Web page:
Four Women – Four Lovers – Four Documents: female bodies and voices in Kishida Rio’s play “Four Letters”

Kishida Rio was the only female playwright in angura (underground/avant-garde) movement in 1960-70’s Japan. Kishida Rio began her work in theatre when she joined Terayama Shûji’s “Laboratory of Play” Tenjô Sajiki (The Peanut Gallery) in 1974 and worked as Terayama’s collaborator on plays and films, helping develop the company into one of the major angura experimental arts groups in Japan. She headed a series of her own theatre companies throughout her career, focusing on strong female characters, women’s bodies, and the use or loss of language.

In 1989 Kishida wrote and directed Four Letters, a play for four of the core female actors in Kishida Jimusho + Rakutendan, the theatre company she ran with director Yoshio Wada. Four Letters is about four women at the funeral of the man with whom they were all in love. This play was unlike anything she had written to that time – or wrote afterwards. It consists of sparse text, repeated words, and intense physicality between the bodies of the actors and the dolls or puppets the carry with them.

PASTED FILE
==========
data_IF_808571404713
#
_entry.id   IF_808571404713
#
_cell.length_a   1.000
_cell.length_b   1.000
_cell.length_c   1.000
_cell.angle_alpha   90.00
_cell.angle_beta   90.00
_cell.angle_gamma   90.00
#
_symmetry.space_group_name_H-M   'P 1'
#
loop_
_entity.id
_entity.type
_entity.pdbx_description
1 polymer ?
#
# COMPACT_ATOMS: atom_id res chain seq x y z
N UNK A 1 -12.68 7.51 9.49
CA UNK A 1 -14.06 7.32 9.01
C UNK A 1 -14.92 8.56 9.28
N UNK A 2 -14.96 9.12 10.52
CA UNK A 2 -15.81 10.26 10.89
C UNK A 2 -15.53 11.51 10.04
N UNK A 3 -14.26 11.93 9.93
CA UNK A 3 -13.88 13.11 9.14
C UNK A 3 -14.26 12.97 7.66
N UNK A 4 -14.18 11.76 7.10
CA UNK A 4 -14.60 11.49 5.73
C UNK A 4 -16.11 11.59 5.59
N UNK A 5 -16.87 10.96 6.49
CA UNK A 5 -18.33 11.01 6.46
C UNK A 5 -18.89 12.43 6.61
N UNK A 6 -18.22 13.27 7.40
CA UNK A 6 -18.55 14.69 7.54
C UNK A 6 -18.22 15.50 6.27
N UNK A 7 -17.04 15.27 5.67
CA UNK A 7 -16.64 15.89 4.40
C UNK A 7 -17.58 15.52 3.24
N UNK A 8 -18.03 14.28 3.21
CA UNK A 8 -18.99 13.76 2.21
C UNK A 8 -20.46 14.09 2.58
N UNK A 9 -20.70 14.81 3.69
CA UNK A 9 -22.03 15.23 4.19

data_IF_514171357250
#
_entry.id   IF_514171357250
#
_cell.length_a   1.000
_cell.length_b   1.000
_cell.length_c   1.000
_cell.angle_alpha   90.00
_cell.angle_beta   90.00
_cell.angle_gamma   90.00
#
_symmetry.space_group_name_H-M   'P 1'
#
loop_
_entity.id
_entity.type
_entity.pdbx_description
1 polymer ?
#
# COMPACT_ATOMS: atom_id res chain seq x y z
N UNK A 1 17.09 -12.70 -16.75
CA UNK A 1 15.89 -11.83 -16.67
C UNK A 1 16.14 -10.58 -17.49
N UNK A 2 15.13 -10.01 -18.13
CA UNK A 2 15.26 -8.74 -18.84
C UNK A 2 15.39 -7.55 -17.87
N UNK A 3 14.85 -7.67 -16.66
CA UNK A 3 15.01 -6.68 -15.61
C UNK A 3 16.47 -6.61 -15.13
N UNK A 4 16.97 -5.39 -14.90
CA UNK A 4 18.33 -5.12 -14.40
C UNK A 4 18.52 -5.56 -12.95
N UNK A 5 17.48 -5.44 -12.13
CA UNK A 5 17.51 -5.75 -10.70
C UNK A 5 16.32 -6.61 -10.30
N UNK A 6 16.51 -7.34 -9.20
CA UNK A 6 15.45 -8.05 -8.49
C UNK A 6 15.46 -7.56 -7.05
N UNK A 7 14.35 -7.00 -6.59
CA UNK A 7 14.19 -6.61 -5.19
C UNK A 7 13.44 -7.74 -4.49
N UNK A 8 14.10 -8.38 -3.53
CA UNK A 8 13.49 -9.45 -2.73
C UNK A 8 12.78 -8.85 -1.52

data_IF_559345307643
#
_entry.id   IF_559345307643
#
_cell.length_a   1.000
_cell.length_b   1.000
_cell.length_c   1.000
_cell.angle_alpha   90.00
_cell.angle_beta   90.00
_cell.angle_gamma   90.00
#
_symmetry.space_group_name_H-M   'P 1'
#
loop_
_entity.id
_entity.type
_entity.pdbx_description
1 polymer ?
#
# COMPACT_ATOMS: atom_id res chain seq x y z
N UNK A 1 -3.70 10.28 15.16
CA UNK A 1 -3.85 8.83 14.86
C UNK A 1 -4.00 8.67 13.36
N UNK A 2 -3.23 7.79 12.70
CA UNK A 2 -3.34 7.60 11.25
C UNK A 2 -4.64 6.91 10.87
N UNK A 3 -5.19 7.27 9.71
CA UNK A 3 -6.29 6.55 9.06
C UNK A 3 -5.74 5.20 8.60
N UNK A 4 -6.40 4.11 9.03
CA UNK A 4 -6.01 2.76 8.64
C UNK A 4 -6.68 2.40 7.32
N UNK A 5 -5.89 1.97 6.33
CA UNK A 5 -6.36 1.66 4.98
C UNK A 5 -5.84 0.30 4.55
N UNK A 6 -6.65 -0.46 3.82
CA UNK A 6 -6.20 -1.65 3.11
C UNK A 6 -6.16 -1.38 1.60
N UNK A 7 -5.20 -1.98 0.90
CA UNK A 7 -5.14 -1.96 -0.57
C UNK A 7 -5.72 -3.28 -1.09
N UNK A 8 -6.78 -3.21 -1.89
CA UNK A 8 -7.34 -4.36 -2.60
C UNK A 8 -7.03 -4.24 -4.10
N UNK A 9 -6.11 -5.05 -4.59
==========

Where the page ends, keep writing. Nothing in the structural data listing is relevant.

In this presentation, Colleen will talk about this unpublished play, and her work-in-progress translation of the piece. She will also discuss some of her research on Kishida Rio’s plays and Kishida’s work with strong female characters throughout her career. In particular, she will discuss the four “senior” female characters in her 1984 masterwork, Itojigoku (Thread Hell) which were played by the same four actors in Four Letters.

Speaker: Colleen Lanki (Artistic Director, TomoeArts/Ph.D. Student, Department of Theatre and Film)

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